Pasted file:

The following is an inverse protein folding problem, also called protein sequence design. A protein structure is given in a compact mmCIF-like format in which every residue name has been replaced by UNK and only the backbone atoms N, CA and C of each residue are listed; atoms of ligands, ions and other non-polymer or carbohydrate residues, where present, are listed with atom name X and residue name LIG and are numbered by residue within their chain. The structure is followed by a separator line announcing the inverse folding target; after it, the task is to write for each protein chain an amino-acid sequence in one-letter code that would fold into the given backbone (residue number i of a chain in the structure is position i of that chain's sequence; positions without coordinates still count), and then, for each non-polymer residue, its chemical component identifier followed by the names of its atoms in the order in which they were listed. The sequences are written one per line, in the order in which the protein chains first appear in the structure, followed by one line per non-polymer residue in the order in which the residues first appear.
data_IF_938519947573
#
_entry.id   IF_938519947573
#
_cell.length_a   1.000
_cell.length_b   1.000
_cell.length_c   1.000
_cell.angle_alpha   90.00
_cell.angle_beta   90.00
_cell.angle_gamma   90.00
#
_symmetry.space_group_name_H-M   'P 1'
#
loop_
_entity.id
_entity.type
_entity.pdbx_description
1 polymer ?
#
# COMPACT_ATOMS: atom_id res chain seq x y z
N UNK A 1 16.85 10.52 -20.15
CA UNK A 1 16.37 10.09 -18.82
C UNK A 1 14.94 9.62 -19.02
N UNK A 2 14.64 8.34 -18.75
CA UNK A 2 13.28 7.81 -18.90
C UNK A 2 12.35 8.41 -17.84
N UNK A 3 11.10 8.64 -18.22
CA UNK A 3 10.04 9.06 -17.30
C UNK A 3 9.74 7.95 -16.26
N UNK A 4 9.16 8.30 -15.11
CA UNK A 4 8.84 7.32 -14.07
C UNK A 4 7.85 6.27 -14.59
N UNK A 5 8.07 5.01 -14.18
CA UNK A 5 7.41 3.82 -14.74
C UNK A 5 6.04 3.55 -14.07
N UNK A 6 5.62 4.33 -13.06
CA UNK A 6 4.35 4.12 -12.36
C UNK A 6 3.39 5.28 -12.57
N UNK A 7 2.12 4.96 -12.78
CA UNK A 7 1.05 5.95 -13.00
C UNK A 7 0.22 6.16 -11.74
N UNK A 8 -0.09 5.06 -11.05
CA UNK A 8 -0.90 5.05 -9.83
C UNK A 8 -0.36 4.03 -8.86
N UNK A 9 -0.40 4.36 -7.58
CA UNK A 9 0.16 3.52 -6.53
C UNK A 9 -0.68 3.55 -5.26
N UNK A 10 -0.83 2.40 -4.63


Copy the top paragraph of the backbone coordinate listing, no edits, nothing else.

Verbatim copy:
The following is an inverse protein folding problem, also called protein sequence design. A protein structure is given in a compact mmCIF-like format in which every residue name has been replaced by UNK and only the backbone atoms N, CA and C of each residue are listed; atoms of ligands, ions and other non-polymer or carbohydrate residues, where present, are listed with atom name X and residue name LIG and are numbered by residue within their chain. The structure is followed by a separator line announcing the inverse folding target; after it, the task is to write for each protein chain an amino-acid sequence in one-letter code that would fold into the given backbone (residue number i of a chain in the structure is position i of that chain's sequence; positions without coordinates still count), and then, for each non-polymer residue, its chemical component identifier followed by the names of its atoms in the order in which they were listed. The sequences are written one per line, in the order in which the protein chains first appear in the structure, followed by one line per non-polymer residue in the order in which the residues first appear.